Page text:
Above all, he’s an all-American dog, resembling in temperament the market hunters who developed the breed: independent, strong-willed, persistent and fiercely loyal. He’s both territorial and protective, ergo a good watchdog. And yet he’ll accept anyone the boss accepts, and once he does, he’s all spaniel charm.
AWSC members debated the classification question passionately and almost constantly from 1945 until 2005. Year after year it was the principal subject in club meetings, board meetings, newsletter articles, telephone conversations and Internet interactions. The debates occasionally heated up so much that the Board of Directors had to call a truce, sometimes for a year or two, to let everyone calm down.
But they couldn’t drop the issue permanently because most members wanted to run their dogs in AKC field events. This prod became especially painful after 1985, when AKC began initiating non-competitive hunting tests for each Sporting Group classification. The AWS, being the only unclassified breed in the Sporting Group, was the only breed unable to participate in any of these new hunting tests.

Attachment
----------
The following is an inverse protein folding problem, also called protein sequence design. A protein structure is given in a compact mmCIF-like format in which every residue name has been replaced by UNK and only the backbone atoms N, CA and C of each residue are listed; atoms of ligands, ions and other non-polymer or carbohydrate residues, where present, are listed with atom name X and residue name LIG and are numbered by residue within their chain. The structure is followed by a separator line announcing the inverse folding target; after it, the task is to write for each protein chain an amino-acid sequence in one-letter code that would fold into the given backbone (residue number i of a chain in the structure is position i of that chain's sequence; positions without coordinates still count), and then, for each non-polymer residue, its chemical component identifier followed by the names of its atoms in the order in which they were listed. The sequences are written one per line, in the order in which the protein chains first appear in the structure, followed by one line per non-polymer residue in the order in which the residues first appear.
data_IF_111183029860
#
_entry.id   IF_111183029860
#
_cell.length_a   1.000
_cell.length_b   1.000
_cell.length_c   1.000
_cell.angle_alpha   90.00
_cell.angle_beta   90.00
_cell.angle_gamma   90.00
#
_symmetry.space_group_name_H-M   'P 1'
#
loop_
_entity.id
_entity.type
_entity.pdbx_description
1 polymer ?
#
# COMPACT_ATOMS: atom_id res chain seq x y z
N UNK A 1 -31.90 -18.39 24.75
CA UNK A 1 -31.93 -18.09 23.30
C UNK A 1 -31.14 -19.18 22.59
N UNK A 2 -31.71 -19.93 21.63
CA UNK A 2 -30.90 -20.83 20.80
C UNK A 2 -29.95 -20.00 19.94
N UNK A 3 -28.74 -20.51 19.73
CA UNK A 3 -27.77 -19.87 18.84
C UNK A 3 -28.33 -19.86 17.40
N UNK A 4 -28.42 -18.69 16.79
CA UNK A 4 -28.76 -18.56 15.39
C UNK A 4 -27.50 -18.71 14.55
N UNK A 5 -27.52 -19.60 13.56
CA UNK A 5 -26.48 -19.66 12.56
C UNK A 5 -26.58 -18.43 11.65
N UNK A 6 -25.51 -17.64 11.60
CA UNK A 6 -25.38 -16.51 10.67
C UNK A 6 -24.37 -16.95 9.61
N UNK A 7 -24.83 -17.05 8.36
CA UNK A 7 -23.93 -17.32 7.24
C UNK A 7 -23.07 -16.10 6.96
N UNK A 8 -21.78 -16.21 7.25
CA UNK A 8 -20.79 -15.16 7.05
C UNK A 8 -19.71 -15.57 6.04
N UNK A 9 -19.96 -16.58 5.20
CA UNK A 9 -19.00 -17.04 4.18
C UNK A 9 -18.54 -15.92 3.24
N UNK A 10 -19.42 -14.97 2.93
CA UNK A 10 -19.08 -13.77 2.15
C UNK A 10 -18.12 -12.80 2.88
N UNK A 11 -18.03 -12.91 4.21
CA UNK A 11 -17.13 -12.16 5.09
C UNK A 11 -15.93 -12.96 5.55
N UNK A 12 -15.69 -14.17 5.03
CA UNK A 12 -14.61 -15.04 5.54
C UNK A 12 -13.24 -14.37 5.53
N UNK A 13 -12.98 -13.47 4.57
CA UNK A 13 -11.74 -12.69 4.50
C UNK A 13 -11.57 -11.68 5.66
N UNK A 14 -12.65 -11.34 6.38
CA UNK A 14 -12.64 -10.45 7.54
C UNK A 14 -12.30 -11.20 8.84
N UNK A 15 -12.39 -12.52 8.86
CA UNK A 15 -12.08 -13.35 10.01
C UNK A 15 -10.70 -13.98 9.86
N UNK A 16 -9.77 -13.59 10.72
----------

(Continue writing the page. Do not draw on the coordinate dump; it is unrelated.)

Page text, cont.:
Through the early 2000s, AWSC members gradually worked out a compromise that a majority initially found acceptable. They decided to seek classification as a spaniel, provided that AKC would allow them to add an appropriate Retriever Certification Test (RCT) to the title requirements for each level of spaniel hunting test. A majority felt that this RCT would prevent the breed’s retriever talents from atrophying. Not all agreed, of course.
“I so objected to the RCT,” Wansha said, “that I dropped out of AWSC when it was approved and didn’t rejoin until the club voted to drop it.”
“I opposed the RCT concept from the beginning,” Morrison said, “but after it was accepted, I embraced the program and even helped write the rules.”